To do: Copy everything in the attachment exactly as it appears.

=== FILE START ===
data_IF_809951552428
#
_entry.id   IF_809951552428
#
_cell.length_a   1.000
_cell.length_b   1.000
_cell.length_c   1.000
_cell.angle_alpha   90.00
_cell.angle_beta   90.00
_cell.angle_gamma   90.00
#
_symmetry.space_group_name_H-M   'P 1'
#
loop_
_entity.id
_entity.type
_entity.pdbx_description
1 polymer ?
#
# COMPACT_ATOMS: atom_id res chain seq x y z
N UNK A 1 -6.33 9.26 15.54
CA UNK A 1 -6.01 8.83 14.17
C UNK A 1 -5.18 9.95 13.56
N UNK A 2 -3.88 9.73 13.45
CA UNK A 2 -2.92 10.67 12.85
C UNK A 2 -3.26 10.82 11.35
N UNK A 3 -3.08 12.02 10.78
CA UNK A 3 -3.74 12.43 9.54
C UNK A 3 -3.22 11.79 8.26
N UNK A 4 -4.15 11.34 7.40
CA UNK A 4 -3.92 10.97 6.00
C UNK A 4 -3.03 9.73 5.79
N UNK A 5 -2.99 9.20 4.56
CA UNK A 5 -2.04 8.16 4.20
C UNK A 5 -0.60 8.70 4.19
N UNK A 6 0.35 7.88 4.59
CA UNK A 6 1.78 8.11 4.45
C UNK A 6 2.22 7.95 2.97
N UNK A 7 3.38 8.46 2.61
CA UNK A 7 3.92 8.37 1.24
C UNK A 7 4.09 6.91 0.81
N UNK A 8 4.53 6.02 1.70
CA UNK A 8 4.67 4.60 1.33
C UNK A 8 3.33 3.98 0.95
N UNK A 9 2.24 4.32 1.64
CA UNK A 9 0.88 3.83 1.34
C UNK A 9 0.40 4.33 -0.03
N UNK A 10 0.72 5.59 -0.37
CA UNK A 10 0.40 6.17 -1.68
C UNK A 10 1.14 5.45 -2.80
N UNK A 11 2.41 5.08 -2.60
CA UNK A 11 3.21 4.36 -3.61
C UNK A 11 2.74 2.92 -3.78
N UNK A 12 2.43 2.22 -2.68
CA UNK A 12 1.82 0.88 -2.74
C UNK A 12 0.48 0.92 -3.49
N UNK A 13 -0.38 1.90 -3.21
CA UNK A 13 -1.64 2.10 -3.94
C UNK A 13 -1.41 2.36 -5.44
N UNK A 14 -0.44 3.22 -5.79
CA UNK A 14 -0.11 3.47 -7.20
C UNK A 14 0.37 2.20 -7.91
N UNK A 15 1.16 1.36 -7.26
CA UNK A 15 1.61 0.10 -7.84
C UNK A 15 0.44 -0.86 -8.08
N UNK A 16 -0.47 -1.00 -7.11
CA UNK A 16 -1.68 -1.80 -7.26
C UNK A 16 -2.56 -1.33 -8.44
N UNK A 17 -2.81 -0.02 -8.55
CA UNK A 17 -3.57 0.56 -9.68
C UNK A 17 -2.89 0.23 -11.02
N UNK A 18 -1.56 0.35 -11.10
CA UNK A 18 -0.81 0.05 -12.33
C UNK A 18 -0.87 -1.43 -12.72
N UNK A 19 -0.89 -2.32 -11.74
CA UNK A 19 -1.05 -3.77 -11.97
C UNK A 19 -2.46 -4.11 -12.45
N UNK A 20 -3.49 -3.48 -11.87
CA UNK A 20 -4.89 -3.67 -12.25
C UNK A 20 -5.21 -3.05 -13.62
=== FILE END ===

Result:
data_IF_809951552428
#
_entry.id   IF_809951552428
#
_cell.length_a   1.000
_cell.length_b   1.000
_cell.length_c   1.000
_cell.angle_alpha   90.00
_cell.angle_beta   90.00
_cell.angle_gamma   90.00
#
_symmetry.space_group_name_H-M   'P 1'
#
loop_
_entity.id
_entity.type
_entity.pdbx_description
1 polymer ?
#
# COMPACT_ATOMS: atom_id res chain seq x y z
N UNK A 1 -6.33 9.26 15.54
CA UNK A 1 -6.01 8.83 14.17
C UNK A 1 -5.18 9.95 13.56
N UNK A 2 -3.88 9.73 13.45
CA UNK A 2 -2.92 10.67 12.85
C UNK A 2 -3.26 10.82 11.35
N UNK A 3 -3.08 12.02 10.78
CA UNK A 3 -3.74 12.43 9.54
C UNK A 3 -3.22 11.79 8.26
N UNK A 4 -4.15 11.34 7.40
CA UNK A 4 -3.92 10.97 6.00
C UNK A 4 -3.03 9.73 5.79
N UNK A 5 -2.99 9.20 4.56
CA UNK A 5 -2.04 8.16 4.20
C UNK A 5 -0.60 8.70 4.19
N UNK A 6 0.35 7.88 4.59
CA UNK A 6 1.78 8.11 4.45
C UNK A 6 2.22 7.95 2.97
N UNK A 7 3.38 8.46 2.61
CA UNK A 7 3.92 8.37 1.24
C UNK A 7 4.09 6.91 0.81
N UNK A 8 4.53 6.02 1.70
CA UNK A 8 4.67 4.60 1.33
C UNK A 8 3.33 3.98 0.95
N UNK A 9 2.24 4.32 1.64
CA UNK A 9 0.88 3.83 1.34
C UNK A 9 0.40 4.33 -0.03
N UNK A 10 0.72 5.59 -0.37
CA UNK A 10 0.40 6.17 -1.68
C UNK A 10 1.14 5.45 -2.80
N UNK A 11 2.41 5.08 -2.60
CA UNK A 11 3.21 4.36 -3.61
C UNK A 11 2.74 2.92 -3.78
N UNK A 12 2.43 2.22 -2.68
CA UNK A 12 1.82 0.88 -2.74
C UNK A 12 0.48 0.92 -3.49
N UNK A 13 -0.38 1.90 -3.21
CA UNK A 13 -1.64 2.10 -3.94
C UNK A 13 -1.41 2.36 -5.44
N UNK A 14 -0.44 3.22 -5.79
CA UNK A 14 -0.11 3.47 -7.20
C UNK A 14 0.37 2.20 -7.91
N UNK A 15 1.16 1.36 -7.26
CA UNK A 15 1.61 0.10 -7.84
C UNK A 15 0.44 -0.86 -8.08
N UNK A 16 -0.47 -1.00 -7.11
CA UNK A 16 -1.68 -1.80 -7.26
C UNK A 16 -2.56 -1.33 -8.44
N UNK A 17 -2.81 -0.02 -8.55
CA UNK A 17 -3.57 0.56 -9.68
C UNK A 17 -2.89 0.23 -11.02
N UNK A 18 -1.56 0.35 -11.10
CA UNK A 18 -0.81 0.05 -12.33
C UNK A 18 -0.87 -1.43 -12.72
N UNK A 19 -0.89 -2.32 -11.74
CA UNK A 19 -1.05 -3.77 -11.97
C UNK A 19 -2.46 -4.11 -12.45
N UNK A 20 -3.49 -3.48 -11.87
CA UNK A 20 -4.89 -3.67 -12.25
C UNK A 20 -5.21 -3.05 -13.62